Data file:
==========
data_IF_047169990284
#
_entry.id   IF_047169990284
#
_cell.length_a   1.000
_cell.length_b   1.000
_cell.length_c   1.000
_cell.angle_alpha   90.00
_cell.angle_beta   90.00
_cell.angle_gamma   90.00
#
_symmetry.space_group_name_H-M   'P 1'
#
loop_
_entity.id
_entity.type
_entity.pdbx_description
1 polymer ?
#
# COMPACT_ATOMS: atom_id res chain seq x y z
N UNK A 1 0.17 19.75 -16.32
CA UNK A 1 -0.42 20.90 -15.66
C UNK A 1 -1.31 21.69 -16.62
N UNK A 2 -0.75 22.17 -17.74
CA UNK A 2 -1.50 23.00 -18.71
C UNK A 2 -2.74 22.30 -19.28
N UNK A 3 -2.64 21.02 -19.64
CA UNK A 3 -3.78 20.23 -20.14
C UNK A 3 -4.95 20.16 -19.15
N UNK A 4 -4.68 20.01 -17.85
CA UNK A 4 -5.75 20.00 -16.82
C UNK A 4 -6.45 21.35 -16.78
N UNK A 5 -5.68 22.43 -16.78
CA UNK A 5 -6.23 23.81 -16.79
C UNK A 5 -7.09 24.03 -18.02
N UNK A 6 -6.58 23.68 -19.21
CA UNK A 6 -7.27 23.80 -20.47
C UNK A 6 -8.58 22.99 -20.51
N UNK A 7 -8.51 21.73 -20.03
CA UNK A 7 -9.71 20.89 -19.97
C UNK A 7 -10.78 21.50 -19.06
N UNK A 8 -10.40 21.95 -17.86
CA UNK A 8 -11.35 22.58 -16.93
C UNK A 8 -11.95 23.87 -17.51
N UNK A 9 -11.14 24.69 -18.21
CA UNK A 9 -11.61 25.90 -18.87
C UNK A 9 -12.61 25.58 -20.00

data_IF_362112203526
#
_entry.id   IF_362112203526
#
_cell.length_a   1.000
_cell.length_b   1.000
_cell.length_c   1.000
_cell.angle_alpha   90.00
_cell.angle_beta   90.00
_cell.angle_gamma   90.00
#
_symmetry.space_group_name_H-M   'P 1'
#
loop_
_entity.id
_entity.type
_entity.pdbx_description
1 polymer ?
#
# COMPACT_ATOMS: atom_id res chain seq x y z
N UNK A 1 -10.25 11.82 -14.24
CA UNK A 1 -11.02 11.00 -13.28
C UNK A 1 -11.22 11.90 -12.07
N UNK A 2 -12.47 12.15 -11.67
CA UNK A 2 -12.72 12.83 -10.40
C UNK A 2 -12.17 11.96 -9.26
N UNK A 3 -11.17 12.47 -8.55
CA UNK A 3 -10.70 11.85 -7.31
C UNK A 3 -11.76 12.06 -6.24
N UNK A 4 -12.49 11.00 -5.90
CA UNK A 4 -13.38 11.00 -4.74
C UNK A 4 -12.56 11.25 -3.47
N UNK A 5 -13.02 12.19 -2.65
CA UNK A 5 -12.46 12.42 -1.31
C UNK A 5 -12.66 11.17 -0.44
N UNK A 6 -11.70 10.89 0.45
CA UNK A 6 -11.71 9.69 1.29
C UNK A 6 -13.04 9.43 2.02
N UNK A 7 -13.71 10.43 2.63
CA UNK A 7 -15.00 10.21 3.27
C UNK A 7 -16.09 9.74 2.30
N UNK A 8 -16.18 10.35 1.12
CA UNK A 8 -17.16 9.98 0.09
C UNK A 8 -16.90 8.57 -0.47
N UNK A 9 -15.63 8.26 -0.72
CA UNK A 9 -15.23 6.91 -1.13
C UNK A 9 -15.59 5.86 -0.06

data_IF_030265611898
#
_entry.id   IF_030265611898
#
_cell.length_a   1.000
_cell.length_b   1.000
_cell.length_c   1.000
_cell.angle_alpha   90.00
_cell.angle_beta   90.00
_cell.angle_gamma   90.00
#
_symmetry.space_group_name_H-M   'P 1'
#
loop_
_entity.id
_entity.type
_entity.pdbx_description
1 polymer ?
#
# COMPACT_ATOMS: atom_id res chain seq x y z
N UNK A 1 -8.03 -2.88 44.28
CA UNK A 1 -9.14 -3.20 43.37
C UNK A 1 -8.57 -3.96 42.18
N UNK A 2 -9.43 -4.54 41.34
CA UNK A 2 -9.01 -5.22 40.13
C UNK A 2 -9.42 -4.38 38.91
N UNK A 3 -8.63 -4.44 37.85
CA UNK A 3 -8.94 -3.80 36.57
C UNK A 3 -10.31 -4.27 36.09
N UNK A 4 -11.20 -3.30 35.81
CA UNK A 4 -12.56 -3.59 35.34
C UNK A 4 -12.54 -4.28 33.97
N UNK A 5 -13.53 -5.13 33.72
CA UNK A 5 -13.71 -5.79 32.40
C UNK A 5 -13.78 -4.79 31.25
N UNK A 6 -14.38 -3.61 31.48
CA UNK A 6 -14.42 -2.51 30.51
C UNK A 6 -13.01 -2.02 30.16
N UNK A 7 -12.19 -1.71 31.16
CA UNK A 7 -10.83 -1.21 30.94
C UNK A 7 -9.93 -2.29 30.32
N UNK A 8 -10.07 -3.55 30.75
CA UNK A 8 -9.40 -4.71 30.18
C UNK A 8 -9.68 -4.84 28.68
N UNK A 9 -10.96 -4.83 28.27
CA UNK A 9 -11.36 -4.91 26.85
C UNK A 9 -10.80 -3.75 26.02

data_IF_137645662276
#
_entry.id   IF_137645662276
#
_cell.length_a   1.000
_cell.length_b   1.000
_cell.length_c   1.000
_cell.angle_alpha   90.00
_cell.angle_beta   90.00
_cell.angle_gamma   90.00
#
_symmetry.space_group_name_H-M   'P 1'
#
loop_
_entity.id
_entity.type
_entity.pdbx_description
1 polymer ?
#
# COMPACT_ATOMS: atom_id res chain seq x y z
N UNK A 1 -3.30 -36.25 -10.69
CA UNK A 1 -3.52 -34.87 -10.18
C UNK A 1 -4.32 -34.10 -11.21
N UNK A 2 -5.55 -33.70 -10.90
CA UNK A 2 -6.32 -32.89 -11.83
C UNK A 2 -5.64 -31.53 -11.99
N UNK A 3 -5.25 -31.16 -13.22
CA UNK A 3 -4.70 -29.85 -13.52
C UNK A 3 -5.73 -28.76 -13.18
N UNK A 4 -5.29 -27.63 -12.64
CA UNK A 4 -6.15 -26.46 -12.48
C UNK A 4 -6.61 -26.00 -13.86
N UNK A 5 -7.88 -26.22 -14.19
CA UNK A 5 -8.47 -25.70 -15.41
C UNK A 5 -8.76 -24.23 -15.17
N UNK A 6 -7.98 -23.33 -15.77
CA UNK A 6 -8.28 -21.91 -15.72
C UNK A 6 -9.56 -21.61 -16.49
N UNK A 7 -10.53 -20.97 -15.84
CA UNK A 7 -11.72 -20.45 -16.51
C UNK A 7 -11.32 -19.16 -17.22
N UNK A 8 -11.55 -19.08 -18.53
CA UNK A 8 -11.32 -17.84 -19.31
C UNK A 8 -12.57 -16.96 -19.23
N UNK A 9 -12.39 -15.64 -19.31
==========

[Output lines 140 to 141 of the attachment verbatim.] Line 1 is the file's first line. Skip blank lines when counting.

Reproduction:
CA UNK A 9 -11.36 -4.91 26.85
C UNK A 9 -10.80 -3.75 26.02